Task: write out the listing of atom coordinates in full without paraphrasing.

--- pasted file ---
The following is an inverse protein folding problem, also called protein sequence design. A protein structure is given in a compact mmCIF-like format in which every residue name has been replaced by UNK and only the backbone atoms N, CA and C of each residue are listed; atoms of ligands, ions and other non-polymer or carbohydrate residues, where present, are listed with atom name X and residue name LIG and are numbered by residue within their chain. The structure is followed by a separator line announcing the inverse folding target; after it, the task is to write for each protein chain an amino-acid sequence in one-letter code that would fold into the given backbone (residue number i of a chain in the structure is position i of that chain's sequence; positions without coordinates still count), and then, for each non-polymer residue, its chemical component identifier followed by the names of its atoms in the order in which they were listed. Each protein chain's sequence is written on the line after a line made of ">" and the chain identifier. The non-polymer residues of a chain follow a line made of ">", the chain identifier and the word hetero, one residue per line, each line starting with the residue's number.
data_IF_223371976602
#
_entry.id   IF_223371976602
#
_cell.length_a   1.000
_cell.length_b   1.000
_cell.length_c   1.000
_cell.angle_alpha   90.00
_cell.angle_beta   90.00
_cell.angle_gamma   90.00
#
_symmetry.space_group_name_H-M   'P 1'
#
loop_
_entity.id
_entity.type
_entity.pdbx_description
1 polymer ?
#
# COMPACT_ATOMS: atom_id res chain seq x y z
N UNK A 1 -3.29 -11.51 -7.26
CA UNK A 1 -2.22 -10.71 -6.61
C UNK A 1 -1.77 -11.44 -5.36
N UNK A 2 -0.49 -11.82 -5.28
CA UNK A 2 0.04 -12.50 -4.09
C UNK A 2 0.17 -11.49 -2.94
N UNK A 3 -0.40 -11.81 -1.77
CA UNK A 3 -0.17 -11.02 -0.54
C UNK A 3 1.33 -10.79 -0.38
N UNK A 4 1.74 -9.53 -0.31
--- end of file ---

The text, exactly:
The following is an inverse protein folding problem, also called protein sequence design. A protein structure is given in a compact mmCIF-like format in which every residue name has been replaced by UNK and only the backbone atoms N, CA and C of each residue are listed; atoms of ligands, ions and other non-polymer or carbohydrate residues, where present, are listed with atom name X and residue name LIG and are numbered by residue within their chain. The structure is followed by a separator line announcing the inverse folding target; after it, the task is to write for each protein chain an amino-acid sequence in one-letter code that would fold into the given backbone (residue number i of a chain in the structure is position i of that chain's sequence; positions without coordinates still count), and then, for each non-polymer residue, its chemical component identifier followed by the names of its atoms in the order in which they were listed. Each protein chain's sequence is written on the line after a line made of ">" and the chain identifier. The non-polymer residues of a chain follow a line made of ">", the chain identifier and the word hetero, one residue per line, each line starting with the residue's number.
data_IF_223371976602
#
_entry.id   IF_223371976602
#
_cell.length_a   1.000
_cell.length_b   1.000
_cell.length_c   1.000
_cell.angle_alpha   90.00
_cell.angle_beta   90.00
_cell.angle_gamma   90.00
#
_symmetry.space_group_name_H-M   'P 1'
#
loop_
_entity.id
_entity.type
_entity.pdbx_description
1 polymer ?
#
# COMPACT_ATOMS: atom_id res chain seq x y z
N UNK A 1 -3.29 -11.51 -7.26
CA UNK A 1 -2.22 -10.71 -6.61
C UNK A 1 -1.77 -11.44 -5.36
N UNK A 2 -0.49 -11.82 -5.28
CA UNK A 2 0.04 -12.50 -4.09
C UNK A 2 0.17 -11.49 -2.94
N UNK A 3 -0.40 -11.81 -1.77
CA UNK A 3 -0.17 -11.02 -0.54
C UNK A 3 1.33 -10.79 -0.38
N UNK A 4 1.74 -9.53 -0.31